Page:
Boat Accidents Lawyer Michigan

Were you or a loved one injured in a Boat Accident? All Law PLLC can help with your case!


Many boaters like to enjoy Michigan’s natural resources but boating carries with it many responsibilities and exposes boaters and their passengers to many hazards. Boating accidents can occur for a number of reasons on any type of watercraft.

Causes of Boating Accidents

Collision with another vessel is one of the leading types of accidents while boating, followed by water sport activities. Lack of boater education also plays a major role in why accidents occur. Here are some of the most common causes of boating accidents:


  • Operator inexperience: Age isn’t necessarily as much of a factor as much as experience. Because Michigan does not require boaters to complete a boating safety course before going on the water, many boaters do not know how to navigate well, respond to equipment malfunctions, or deal with emergencies.

  • Excessive speeding: Speeding increases the chances of losing control of the boat or crashing into the shore or another vessel. 

  • Drug and alcohol use: It’s a lot of fun to go out on the water with some friends and to relax, but the boat operator must stay sober. Accidents can also occur when passengers are intoxicated and become unruly.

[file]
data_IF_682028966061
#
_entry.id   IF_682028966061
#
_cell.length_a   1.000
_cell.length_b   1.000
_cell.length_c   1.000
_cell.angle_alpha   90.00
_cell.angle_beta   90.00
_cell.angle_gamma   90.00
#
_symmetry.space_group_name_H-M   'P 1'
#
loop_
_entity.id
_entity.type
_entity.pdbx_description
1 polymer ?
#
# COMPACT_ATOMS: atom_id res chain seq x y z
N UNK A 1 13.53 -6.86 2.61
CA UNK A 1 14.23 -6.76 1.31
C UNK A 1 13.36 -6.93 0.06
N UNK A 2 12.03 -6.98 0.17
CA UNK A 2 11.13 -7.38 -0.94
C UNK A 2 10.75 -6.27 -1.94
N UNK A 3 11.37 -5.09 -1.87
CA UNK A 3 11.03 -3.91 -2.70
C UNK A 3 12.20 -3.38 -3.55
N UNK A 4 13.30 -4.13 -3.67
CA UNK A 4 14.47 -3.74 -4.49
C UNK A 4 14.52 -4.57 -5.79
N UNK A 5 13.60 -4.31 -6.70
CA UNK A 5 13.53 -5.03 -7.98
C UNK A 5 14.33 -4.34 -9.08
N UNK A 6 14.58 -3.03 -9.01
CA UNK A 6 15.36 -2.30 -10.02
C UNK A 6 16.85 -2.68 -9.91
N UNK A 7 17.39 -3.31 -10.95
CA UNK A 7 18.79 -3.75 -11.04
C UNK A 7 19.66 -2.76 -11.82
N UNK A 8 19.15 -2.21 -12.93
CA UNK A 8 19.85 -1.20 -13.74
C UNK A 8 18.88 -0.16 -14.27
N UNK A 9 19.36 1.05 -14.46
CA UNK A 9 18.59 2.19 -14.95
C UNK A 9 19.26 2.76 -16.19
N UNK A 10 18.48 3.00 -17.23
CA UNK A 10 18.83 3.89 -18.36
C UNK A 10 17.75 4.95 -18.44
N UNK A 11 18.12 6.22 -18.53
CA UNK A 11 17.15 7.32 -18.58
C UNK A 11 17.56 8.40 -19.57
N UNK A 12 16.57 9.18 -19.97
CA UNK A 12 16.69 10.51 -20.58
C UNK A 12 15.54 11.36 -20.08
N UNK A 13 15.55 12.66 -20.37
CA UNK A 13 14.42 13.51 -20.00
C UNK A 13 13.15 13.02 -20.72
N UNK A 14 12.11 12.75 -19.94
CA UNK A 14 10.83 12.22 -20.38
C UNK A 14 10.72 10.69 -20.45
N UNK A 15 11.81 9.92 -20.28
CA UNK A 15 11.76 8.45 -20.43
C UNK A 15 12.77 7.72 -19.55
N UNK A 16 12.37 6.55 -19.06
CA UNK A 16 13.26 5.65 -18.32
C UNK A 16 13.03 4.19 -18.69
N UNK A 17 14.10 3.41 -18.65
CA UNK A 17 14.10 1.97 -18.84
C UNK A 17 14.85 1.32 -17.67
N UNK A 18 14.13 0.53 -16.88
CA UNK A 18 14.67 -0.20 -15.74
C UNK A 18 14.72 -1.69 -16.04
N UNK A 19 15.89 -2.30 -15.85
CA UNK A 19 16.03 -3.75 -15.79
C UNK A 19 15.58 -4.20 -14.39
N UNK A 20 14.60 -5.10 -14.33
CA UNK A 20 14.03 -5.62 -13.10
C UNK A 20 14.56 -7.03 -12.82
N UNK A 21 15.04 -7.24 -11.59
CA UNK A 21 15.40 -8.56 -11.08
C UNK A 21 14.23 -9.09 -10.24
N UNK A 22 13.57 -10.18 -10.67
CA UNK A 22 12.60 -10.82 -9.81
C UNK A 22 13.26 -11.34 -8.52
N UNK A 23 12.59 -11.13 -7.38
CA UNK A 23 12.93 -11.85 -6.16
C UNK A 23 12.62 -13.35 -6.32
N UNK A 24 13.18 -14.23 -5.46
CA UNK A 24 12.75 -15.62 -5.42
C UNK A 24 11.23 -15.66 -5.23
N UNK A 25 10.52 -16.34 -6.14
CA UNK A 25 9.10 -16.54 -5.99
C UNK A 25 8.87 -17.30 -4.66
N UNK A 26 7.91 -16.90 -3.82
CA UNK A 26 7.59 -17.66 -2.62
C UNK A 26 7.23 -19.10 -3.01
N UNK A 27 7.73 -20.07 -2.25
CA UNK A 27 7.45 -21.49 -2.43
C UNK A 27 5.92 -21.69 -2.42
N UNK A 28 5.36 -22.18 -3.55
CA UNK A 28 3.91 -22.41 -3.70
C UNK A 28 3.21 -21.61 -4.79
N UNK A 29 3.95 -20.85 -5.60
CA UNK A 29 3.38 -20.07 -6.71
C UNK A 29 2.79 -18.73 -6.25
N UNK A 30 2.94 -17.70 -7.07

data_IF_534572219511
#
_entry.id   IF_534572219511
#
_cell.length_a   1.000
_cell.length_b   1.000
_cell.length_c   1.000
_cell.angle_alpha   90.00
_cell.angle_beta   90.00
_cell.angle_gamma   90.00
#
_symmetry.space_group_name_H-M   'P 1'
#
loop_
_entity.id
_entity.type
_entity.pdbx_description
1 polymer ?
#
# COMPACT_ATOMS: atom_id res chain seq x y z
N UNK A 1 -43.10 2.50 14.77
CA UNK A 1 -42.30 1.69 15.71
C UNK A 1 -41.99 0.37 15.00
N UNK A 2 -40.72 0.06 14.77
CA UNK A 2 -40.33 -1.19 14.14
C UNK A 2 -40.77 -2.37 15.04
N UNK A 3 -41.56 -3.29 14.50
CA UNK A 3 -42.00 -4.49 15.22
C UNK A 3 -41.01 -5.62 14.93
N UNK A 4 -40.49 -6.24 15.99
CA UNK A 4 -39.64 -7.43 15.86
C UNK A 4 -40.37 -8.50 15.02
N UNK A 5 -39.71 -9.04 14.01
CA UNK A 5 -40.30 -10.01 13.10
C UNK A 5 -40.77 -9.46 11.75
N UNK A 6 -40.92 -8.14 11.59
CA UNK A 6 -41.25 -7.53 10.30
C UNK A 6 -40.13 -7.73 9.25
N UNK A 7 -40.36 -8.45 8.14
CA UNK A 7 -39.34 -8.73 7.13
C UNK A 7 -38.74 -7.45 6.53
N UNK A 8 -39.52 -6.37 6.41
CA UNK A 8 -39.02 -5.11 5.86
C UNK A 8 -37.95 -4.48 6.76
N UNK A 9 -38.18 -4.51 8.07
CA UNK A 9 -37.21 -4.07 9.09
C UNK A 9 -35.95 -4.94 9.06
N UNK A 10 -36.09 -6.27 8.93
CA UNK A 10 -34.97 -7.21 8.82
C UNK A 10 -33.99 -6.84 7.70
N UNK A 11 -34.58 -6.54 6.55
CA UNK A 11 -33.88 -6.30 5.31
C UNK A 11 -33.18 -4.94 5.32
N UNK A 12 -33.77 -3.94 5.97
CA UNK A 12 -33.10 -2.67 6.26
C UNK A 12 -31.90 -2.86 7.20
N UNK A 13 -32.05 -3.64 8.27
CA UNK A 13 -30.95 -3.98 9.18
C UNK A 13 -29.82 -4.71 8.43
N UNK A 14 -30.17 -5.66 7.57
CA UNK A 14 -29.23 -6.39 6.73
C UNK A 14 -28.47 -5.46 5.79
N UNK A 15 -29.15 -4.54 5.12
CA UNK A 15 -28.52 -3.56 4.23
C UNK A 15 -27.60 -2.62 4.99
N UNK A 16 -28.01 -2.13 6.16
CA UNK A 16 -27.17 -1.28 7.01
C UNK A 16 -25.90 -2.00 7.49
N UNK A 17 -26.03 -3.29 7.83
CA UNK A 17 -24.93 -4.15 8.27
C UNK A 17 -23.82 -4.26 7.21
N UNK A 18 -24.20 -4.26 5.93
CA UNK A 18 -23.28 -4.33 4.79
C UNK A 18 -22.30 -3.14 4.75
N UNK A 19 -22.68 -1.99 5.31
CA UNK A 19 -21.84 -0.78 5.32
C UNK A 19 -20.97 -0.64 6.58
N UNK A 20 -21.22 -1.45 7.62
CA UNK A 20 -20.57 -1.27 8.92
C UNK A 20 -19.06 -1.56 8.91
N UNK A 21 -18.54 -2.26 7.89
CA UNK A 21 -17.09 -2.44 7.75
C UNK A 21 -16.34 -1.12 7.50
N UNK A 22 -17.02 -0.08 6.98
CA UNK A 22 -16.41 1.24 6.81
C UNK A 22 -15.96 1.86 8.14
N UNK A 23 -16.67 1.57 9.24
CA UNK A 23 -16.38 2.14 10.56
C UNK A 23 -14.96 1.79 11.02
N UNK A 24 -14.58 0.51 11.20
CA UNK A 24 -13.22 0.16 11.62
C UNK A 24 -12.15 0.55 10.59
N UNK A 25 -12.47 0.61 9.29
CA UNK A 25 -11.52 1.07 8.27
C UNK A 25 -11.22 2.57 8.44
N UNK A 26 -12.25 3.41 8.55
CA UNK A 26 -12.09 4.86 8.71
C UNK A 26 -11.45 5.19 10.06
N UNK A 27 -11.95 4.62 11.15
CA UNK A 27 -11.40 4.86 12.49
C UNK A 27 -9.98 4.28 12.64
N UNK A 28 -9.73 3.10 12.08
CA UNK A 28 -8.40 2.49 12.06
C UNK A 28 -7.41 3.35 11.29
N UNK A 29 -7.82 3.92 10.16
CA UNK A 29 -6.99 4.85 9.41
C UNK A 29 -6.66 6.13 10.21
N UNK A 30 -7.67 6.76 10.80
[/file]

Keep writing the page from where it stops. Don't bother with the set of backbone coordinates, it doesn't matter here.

• Operator inattention: Distraction from smartphones is becoming a more common cause of boating accidents. Some boat operators are looking at their phones or are trying to take pictures rather than pay attention to the waterway. Even if a boater is going at a slow pace, they can still crash into another vessel or the shore.

  • Faulty equipment: Before each boating outing, boat operators must check their equipment to make sure it is still in good working condition, that there are adequate lifejackets and fire extinguishers on board, a first aid kit, anchor and nautical charts. They must also check that navigation lights are working properly and the cabin has proper ventilation in order to prevent carbon dioxide poisoning.


Severe weather can also cause boating accidents when boat operators are not paying attention to the weather and find themselves out on choppy waters. While out on open water you are the highest point, making the boat more susceptible to being struck by lightning. When you hear thunder, that’s a sure sign that you should head back to land and get yourself and your passengers to safety. A lightning strike to a boat can be catastrophic and render all onboard electronics unusable or even result in a fire. A good rule of thumb is to start counting to 30 after you see lightning. If you hear thunder before you get to 30, then you should suspend all water activities for at least 30 minutes after you hear the last thunderclap. This will help keep you and your passengers safe.


Common Boating Injuries

Due to the many ways that a boating accident can happen, boat operators and passengers can suffer myriad types of boating injuries. Below are some of the most common injuries that victims suffer after being involved in an accident.